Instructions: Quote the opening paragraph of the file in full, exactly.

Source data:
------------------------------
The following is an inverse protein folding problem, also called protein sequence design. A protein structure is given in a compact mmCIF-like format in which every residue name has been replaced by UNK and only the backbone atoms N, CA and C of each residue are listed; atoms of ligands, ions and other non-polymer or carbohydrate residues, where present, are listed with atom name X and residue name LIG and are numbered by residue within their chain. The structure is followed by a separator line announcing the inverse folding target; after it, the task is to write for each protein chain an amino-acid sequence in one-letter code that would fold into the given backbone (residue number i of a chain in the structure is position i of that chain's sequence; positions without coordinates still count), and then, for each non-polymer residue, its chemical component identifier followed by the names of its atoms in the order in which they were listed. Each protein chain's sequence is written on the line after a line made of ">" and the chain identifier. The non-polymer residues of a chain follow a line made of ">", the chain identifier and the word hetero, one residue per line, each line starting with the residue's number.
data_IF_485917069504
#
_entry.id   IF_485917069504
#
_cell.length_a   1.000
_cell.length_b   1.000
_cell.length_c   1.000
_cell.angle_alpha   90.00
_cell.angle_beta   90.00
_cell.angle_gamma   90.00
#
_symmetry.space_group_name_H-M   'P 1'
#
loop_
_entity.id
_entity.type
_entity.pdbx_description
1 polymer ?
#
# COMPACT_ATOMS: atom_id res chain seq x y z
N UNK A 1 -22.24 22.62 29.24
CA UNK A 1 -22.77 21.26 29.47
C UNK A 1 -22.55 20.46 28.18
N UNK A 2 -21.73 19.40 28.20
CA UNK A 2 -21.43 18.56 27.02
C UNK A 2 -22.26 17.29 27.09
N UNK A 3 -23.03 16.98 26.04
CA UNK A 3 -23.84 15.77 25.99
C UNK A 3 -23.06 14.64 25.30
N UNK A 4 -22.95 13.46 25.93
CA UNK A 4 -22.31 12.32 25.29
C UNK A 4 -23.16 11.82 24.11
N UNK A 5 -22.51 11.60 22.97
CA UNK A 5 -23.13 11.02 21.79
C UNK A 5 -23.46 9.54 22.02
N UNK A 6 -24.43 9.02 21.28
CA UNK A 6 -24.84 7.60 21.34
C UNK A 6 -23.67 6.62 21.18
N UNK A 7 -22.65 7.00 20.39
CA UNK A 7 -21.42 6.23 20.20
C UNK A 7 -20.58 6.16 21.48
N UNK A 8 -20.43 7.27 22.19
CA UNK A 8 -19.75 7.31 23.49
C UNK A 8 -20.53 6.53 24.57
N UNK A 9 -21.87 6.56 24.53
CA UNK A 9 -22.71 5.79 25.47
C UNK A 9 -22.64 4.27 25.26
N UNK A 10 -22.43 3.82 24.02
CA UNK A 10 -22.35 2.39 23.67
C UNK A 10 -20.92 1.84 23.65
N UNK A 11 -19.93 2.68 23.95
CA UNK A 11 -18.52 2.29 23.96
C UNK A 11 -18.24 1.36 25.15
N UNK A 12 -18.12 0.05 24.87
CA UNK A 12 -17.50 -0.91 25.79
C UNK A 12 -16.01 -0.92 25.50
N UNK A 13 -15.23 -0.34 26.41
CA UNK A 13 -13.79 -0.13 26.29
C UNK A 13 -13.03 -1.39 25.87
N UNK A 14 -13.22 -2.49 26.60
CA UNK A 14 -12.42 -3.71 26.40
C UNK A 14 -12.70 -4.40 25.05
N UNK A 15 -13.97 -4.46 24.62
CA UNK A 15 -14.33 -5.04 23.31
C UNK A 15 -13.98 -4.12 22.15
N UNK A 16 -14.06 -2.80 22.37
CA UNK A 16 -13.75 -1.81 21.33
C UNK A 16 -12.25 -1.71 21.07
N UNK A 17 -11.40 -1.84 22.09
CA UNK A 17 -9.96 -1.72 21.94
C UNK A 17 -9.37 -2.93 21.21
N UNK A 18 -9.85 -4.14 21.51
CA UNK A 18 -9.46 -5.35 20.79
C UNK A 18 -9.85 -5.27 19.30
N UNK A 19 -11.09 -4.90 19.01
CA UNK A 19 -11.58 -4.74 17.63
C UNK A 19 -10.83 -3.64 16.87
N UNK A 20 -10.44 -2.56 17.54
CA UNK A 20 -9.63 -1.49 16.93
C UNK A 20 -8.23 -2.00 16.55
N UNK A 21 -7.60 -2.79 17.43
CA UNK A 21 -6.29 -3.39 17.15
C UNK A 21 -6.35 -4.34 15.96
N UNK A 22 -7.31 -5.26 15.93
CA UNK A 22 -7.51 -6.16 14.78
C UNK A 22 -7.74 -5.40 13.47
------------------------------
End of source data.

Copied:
The following is an inverse protein folding problem, also called protein sequence design. A protein structure is given in a compact mmCIF-like format in which every residue name has been replaced by UNK and only the backbone atoms N, CA and C of each residue are listed; atoms of ligands, ions and other non-polymer or carbohydrate residues, where present, are listed with atom name X and residue name LIG and are numbered by residue within their chain. The structure is followed by a separator line announcing the inverse folding target; after it, the task is to write for each protein chain an amino-acid sequence in one-letter code that would fold into the given backbone (residue number i of a chain in the structure is position i of that chain's sequence; positions without coordinates still count), and then, for each non-polymer residue, its chemical component identifier followed by the names of its atoms in the order in which they were listed. Each protein chain's sequence is written on the line after a line made of ">" and the chain identifier. The non-polymer residues of a chain follow a line made of ">", the chain identifier and the word hetero, one residue per line, each line starting with the residue's number.